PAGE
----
KMD: I always tell emerging writers: Don’t be afraid to start with small things. Small things can often lead to much bigger things. My first residency was actually in Eureka Springs, Arkansas. I had a great experience there, and when I applied to Yaddo and the Wurlitzer Foundation a few years later, I had something to put on my resume. Likewise, my first publication was in a stapled zine that was actually stapled crooked. Within a few years, I had two essays appear in The Gettysburg Review. All too often, I see writers try to start with the big things, not realizing that they should build up those accomplishments. There is no shame in starting with something humble and striving for more.
JH: What was the last book of poetry you read and loved?
KMD: I would have to say James Wagner’s Trilce. It’s a collection of homophonic translations of Cesar Vallejo’s work. I truly appreciate the ways that Wagner uses sound to create meaning and forge connections within the work. So much of the time, we focus on the semantic meaning of the words we use, and the music goes unheard. I love the fact that Wagner teaches us to hear the musicality of everyday language anew.
JH: Gregory Orr writes about the four poetic temperaments—story, structure, music, and imagination—and claims that every writer naturally leans toward two. Where do you place yourself on his quad-diagram?
KMD: Imagination, and almost nothing else. The other three (story, structure, music) are like horses that have been harnessed to pull imagination’s enormous white chariot.
JH: Now, the eternal question: What can you share about your personal process of revising poems?
KMD: For me, writing a poem is a process of discovery, and revision is about taking stock of what one has discovered. These discoveries are rarely at the beginning of the poem or sequence. It’s always a challenge to find a form and structure that renders these insights intelligible to the reader.
JH: How do you define experimental poetry?
KMD: For me, all poetry that takes risks is experimental. Many poems that use traditional forms (like the sonnet, tercets, quatrains, etc.) are very innovative and exciting to me. Karen Volkman’s Nomina, for example, reads as a collection of pristine Petrarchan sonnets, but they use sound to create meaning and forge connections within the work, rather than narrative. Likewise, Lucie Brock Broido ornaments received forms in very subversive ways. Experimental writing can definitely mean prose poems, hybrid texts, erasures, and found poems, but it’s by no means limited to those forms of writing.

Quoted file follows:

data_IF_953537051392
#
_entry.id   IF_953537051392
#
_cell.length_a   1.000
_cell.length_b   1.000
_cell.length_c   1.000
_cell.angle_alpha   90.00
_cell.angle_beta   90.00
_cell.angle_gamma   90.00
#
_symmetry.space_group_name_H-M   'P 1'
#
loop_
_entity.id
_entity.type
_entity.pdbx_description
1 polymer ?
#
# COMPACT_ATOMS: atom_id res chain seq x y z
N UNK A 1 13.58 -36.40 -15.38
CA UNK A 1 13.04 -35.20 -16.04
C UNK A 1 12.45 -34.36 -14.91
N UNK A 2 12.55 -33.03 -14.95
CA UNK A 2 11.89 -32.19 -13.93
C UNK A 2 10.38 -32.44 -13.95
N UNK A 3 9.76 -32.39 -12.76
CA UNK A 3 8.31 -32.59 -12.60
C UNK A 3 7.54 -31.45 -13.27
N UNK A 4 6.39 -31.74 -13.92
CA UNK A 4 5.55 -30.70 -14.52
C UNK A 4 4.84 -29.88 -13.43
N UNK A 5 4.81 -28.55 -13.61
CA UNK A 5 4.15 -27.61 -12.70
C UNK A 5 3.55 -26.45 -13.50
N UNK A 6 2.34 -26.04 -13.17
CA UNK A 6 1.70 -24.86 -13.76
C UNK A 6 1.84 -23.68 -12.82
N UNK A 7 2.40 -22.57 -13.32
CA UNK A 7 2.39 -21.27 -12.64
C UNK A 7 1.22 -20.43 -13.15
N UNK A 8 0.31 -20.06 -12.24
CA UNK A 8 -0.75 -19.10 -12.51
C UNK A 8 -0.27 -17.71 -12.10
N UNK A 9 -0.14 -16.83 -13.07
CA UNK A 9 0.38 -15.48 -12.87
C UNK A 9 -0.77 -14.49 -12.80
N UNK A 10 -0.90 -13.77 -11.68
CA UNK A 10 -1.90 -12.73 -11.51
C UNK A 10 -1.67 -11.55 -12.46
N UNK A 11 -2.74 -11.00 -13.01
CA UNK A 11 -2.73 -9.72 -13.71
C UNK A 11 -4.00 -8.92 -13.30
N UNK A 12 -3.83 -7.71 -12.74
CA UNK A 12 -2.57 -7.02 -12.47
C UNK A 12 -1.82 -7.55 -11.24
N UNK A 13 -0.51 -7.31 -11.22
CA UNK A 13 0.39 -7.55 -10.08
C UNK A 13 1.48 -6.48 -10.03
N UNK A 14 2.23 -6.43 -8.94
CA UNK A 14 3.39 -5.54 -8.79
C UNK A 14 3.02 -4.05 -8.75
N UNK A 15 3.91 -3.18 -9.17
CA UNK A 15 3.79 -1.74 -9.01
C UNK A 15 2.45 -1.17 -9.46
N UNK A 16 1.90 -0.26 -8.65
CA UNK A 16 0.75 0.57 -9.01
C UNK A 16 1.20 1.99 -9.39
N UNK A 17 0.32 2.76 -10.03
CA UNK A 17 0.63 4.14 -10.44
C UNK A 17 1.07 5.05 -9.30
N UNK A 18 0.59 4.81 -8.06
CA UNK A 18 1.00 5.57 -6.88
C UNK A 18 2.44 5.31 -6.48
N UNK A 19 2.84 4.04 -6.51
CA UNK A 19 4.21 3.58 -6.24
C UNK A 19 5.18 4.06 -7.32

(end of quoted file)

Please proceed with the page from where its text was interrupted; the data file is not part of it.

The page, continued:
JH: Any upcoming projects in your world?
KMD: I’m working on a collaboration with visual artist, photographer, and costumer Max Avi Kaplan. The book is an experimental text/image project that recasts Vladimir Nabokov’s Lolita from Lo’s perspective. I hope you’ll keep your eye out for it!
Kristina Marie Darling is the author of twenty books, which include Fortress
(Sundress Publications, 2014), The Arctic Circle
(BlazeVOX Books, 2014), and Scorched Altar: Selected Poems and Stories
(BlazeVOX Books, 2014). Her awards include fellowships from Yaddo, the Ucross Foundation, and the Helene Wurlitzer Foundation, as well as grants from the Kittredge Fund and the Elizabeth George Foundation. She was recently selected as a Visiting Artist at the American Academy in Rome.
Jane Huffman is a poet and playwright who reads and writes from a variety of bedrooms in the Midwest. She is currently studying poetry with Diane Seuss at Kalamazoo College in Kalamazoo, MI, which is a small town with a big literary scene. This week, her favorite poets are Salvador Plascencia, who is actually a novelist, John Darnielle, who is actually a songwriter, and Eduardo Corral, who sometimes answers her Facebook messages. Her work has been featured in a variety of journals in print and online, most recently RHINO Poetry, theNewerYork, Galavant, and A Bad Penny Review.